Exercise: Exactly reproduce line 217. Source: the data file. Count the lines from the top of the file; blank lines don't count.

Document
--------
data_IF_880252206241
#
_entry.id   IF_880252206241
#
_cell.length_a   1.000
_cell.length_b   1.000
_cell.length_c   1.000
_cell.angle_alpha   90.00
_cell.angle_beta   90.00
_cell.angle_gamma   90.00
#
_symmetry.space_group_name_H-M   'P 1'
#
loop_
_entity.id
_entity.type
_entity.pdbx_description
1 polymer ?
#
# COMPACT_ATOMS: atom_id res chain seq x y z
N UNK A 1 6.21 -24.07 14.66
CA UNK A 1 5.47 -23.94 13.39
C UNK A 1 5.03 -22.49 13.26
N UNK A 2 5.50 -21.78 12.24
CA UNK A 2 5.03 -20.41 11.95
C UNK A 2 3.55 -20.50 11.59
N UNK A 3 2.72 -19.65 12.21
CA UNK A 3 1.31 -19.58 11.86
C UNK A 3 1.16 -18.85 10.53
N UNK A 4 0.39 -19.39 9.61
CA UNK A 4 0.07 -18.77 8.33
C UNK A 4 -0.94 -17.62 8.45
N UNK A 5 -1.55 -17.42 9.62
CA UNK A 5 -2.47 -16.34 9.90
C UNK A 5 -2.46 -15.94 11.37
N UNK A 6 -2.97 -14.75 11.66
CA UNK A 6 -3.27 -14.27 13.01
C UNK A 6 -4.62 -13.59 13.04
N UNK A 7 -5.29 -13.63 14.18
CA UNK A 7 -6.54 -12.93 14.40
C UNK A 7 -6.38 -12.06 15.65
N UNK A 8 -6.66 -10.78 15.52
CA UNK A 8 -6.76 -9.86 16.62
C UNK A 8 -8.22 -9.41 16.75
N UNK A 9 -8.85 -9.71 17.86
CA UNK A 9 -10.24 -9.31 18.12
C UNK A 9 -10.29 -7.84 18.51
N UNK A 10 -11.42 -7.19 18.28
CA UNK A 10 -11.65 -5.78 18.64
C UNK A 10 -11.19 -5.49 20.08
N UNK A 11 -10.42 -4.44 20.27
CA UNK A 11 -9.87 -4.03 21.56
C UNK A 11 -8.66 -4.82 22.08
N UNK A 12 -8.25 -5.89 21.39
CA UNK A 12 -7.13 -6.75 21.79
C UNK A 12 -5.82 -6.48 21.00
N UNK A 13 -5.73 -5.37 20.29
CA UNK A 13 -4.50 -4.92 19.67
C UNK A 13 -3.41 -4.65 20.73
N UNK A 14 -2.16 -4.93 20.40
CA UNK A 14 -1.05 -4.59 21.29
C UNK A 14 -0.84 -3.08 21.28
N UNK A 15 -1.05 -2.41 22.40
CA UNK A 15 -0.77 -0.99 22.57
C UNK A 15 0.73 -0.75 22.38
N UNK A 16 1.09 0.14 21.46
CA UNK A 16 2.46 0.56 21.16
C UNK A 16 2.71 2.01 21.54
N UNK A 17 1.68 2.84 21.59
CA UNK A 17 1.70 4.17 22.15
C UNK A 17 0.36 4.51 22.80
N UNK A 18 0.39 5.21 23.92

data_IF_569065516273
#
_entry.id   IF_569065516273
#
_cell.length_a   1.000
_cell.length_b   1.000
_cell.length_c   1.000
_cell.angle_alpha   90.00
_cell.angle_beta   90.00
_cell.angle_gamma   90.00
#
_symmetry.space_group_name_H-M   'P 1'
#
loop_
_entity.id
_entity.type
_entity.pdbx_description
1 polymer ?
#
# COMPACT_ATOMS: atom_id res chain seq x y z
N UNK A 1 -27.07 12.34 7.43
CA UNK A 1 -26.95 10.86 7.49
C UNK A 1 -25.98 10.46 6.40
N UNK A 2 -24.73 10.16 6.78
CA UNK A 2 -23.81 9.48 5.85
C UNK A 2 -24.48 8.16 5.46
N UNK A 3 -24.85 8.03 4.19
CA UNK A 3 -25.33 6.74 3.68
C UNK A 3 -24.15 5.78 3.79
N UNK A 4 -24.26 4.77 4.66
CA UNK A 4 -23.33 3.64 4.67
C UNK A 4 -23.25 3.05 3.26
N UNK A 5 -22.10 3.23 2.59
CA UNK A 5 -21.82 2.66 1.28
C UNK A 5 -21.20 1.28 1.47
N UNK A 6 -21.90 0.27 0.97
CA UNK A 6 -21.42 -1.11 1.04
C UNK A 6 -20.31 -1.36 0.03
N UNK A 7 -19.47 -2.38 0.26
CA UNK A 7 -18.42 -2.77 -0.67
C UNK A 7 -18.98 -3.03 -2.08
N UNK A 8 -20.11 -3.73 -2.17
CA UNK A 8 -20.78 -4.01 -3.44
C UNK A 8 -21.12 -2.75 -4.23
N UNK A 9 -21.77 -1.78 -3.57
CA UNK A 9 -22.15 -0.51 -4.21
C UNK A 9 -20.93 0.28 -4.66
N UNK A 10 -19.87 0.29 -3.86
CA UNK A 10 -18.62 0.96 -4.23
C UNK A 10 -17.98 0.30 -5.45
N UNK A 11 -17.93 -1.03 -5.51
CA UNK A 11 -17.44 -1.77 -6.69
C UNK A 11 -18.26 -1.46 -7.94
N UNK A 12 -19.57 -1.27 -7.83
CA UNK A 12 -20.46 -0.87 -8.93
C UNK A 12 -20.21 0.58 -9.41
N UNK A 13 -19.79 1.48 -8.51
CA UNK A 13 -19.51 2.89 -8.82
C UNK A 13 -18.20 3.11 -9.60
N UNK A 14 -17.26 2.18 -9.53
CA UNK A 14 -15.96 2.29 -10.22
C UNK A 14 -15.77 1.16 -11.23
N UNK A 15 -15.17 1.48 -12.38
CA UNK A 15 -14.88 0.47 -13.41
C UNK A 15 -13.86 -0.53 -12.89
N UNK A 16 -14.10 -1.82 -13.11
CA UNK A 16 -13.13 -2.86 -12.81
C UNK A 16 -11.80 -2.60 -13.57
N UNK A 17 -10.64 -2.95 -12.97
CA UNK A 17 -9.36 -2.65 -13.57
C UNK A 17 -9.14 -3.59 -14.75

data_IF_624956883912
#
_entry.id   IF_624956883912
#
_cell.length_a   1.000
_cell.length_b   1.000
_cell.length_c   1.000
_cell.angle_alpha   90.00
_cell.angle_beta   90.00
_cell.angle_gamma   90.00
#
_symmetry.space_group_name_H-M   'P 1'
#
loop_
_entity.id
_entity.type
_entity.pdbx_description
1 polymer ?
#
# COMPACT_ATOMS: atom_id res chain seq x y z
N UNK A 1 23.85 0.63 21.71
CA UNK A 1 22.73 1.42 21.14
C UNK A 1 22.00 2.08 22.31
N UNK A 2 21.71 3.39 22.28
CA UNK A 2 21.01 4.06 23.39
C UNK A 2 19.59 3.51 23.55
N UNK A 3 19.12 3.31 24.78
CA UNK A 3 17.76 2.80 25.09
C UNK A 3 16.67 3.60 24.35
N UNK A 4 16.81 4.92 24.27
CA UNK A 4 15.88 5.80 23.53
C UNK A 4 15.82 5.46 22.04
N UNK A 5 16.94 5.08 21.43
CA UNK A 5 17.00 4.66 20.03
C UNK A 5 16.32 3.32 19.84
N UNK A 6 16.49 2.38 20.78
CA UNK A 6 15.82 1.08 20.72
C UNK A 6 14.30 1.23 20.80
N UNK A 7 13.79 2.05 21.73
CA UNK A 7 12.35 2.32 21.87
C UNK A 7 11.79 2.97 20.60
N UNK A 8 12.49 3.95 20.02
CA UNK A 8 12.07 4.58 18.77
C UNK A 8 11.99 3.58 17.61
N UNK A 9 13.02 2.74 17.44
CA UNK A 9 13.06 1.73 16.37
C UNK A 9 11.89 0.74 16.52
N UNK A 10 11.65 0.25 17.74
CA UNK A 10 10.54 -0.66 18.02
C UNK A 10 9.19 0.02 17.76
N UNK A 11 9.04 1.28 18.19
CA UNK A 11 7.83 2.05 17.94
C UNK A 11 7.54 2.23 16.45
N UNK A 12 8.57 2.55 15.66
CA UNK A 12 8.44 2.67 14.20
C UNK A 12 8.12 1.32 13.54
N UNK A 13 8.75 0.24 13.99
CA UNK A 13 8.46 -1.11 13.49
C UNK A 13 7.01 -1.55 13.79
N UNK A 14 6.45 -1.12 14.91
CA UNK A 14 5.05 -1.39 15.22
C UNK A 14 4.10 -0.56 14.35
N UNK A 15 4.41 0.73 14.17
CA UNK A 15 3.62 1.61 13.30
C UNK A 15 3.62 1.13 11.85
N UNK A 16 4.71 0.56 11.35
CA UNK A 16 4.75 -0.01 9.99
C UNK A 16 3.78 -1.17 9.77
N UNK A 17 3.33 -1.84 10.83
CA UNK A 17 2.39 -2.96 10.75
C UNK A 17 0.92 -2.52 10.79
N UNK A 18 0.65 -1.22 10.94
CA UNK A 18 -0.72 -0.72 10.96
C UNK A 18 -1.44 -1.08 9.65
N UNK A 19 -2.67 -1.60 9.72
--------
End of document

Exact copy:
C UNK A 18 -1.44 -1.08 9.65